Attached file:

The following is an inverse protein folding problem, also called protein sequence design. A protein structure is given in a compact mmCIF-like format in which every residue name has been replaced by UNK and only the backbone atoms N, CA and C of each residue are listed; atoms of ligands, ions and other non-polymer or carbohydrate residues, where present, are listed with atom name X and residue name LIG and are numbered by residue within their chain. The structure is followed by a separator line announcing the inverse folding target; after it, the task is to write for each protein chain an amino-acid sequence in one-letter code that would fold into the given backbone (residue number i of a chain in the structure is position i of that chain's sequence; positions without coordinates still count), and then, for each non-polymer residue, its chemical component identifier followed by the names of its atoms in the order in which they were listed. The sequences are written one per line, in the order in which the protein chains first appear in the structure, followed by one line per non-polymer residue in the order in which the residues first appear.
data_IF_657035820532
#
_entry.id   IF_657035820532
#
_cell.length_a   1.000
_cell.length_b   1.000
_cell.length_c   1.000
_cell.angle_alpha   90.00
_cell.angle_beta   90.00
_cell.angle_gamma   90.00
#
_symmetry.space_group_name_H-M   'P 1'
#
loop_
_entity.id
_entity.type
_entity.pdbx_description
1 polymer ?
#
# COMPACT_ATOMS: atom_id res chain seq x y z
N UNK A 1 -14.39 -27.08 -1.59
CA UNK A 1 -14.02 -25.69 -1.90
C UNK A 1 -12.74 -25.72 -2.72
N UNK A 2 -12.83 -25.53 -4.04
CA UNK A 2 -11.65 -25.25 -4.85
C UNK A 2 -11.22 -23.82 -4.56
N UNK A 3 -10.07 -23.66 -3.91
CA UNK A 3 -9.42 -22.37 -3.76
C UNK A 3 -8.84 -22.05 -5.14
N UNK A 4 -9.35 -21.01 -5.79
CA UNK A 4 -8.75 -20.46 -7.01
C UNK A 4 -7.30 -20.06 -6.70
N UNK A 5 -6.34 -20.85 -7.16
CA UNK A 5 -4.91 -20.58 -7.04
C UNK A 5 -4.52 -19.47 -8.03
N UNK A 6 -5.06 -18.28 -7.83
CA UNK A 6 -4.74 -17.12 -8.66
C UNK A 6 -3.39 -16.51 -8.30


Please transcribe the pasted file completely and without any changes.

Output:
The following is an inverse protein folding problem, also called protein sequence design. A protein structure is given in a compact mmCIF-like format in which every residue name has been replaced by UNK and only the backbone atoms N, CA and C of each residue are listed; atoms of ligands, ions and other non-polymer or carbohydrate residues, where present, are listed with atom name X and residue name LIG and are numbered by residue within their chain. The structure is followed by a separator line announcing the inverse folding target; after it, the task is to write for each protein chain an amino-acid sequence in one-letter code that would fold into the given backbone (residue number i of a chain in the structure is position i of that chain's sequence; positions without coordinates still count), and then, for each non-polymer residue, its chemical component identifier followed by the names of its atoms in the order in which they were listed. The sequences are written one per line, in the order in which the protein chains first appear in the structure, followed by one line per non-polymer residue in the order in which the residues first appear.
data_IF_657035820532
#
_entry.id   IF_657035820532
#
_cell.length_a   1.000
_cell.length_b   1.000
_cell.length_c   1.000
_cell.angle_alpha   90.00
_cell.angle_beta   90.00
_cell.angle_gamma   90.00
#
_symmetry.space_group_name_H-M   'P 1'
#
loop_
_entity.id
_entity.type
_entity.pdbx_description
1 polymer ?
#
# COMPACT_ATOMS: atom_id res chain seq x y z
N UNK A 1 -14.39 -27.08 -1.59
CA UNK A 1 -14.02 -25.69 -1.90
C UNK A 1 -12.74 -25.72 -2.72
N UNK A 2 -12.83 -25.53 -4.04
CA UNK A 2 -11.65 -25.25 -4.85
C UNK A 2 -11.22 -23.82 -4.56
N UNK A 3 -10.07 -23.66 -3.91
CA UNK A 3 -9.42 -22.37 -3.76
C UNK A 3 -8.84 -22.05 -5.14
N UNK A 4 -9.35 -21.01 -5.79
CA UNK A 4 -8.75 -20.46 -7.01
C UNK A 4 -7.30 -20.06 -6.70
N UNK A 5 -6.34 -20.85 -7.16
CA UNK A 5 -4.91 -20.58 -7.04
C UNK A 5 -4.52 -19.47 -8.03
N UNK A 6 -5.06 -18.28 -7.83
CA UNK A 6 -4.74 -17.12 -8.66
C UNK A 6 -3.39 -16.51 -8.30